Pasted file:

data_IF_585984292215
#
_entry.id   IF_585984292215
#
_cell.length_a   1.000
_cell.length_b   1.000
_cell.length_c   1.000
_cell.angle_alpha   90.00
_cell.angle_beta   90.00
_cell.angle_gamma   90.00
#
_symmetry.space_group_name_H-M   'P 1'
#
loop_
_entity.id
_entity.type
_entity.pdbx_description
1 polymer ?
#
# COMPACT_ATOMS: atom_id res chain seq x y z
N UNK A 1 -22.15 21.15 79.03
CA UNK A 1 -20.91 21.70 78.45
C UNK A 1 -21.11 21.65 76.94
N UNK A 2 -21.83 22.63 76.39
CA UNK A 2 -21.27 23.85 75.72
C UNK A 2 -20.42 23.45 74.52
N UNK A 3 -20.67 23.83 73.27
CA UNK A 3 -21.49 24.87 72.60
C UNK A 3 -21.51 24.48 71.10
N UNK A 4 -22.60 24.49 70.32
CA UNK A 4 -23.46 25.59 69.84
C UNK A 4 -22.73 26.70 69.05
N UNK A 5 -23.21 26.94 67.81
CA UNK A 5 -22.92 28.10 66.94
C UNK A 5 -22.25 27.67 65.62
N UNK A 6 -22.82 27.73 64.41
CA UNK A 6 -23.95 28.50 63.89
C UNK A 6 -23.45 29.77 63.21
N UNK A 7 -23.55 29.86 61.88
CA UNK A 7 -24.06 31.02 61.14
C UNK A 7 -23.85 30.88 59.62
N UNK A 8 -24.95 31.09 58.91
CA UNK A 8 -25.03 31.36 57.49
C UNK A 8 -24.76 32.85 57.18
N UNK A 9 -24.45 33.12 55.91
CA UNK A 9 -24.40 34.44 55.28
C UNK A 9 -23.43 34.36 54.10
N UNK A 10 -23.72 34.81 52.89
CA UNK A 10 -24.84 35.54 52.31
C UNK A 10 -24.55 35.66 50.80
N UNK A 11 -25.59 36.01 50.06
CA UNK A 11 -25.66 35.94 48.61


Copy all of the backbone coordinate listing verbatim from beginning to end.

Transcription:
data_IF_585984292215
#
_entry.id   IF_585984292215
#
_cell.length_a   1.000
_cell.length_b   1.000
_cell.length_c   1.000
_cell.angle_alpha   90.00
_cell.angle_beta   90.00
_cell.angle_gamma   90.00
#
_symmetry.space_group_name_H-M   'P 1'
#
loop_
_entity.id
_entity.type
_entity.pdbx_description
1 polymer ?
#
# COMPACT_ATOMS: atom_id res chain seq x y z
N UNK A 1 -22.15 21.15 79.03
CA UNK A 1 -20.91 21.70 78.45
C UNK A 1 -21.11 21.65 76.94
N UNK A 2 -21.83 22.63 76.39
CA UNK A 2 -21.27 23.85 75.72
C UNK A 2 -20.42 23.45 74.52
N UNK A 3 -20.67 23.83 73.27
CA UNK A 3 -21.49 24.87 72.60
C UNK A 3 -21.51 24.48 71.10
N UNK A 4 -22.60 24.49 70.32
CA UNK A 4 -23.46 25.59 69.84
C UNK A 4 -22.73 26.70 69.05
N UNK A 5 -23.21 26.94 67.81
CA UNK A 5 -22.92 28.10 66.94
C UNK A 5 -22.25 27.67 65.62
N UNK A 6 -22.82 27.73 64.41
CA UNK A 6 -23.95 28.50 63.89
C UNK A 6 -23.45 29.77 63.21
N UNK A 7 -23.55 29.86 61.88
CA UNK A 7 -24.06 31.02 61.14
C UNK A 7 -23.85 30.88 59.62
N UNK A 8 -24.95 31.09 58.91
CA UNK A 8 -25.03 31.36 57.49
C UNK A 8 -24.76 32.85 57.18
N UNK A 9 -24.45 33.12 55.91
CA UNK A 9 -24.40 34.44 55.28
C UNK A 9 -23.43 34.36 54.10
N UNK A 10 -23.72 34.81 52.89
CA UNK A 10 -24.84 35.54 52.31
C UNK A 10 -24.55 35.66 50.80
N UNK A 11 -25.59 36.01 50.06
CA UNK A 11 -25.66 35.94 48.61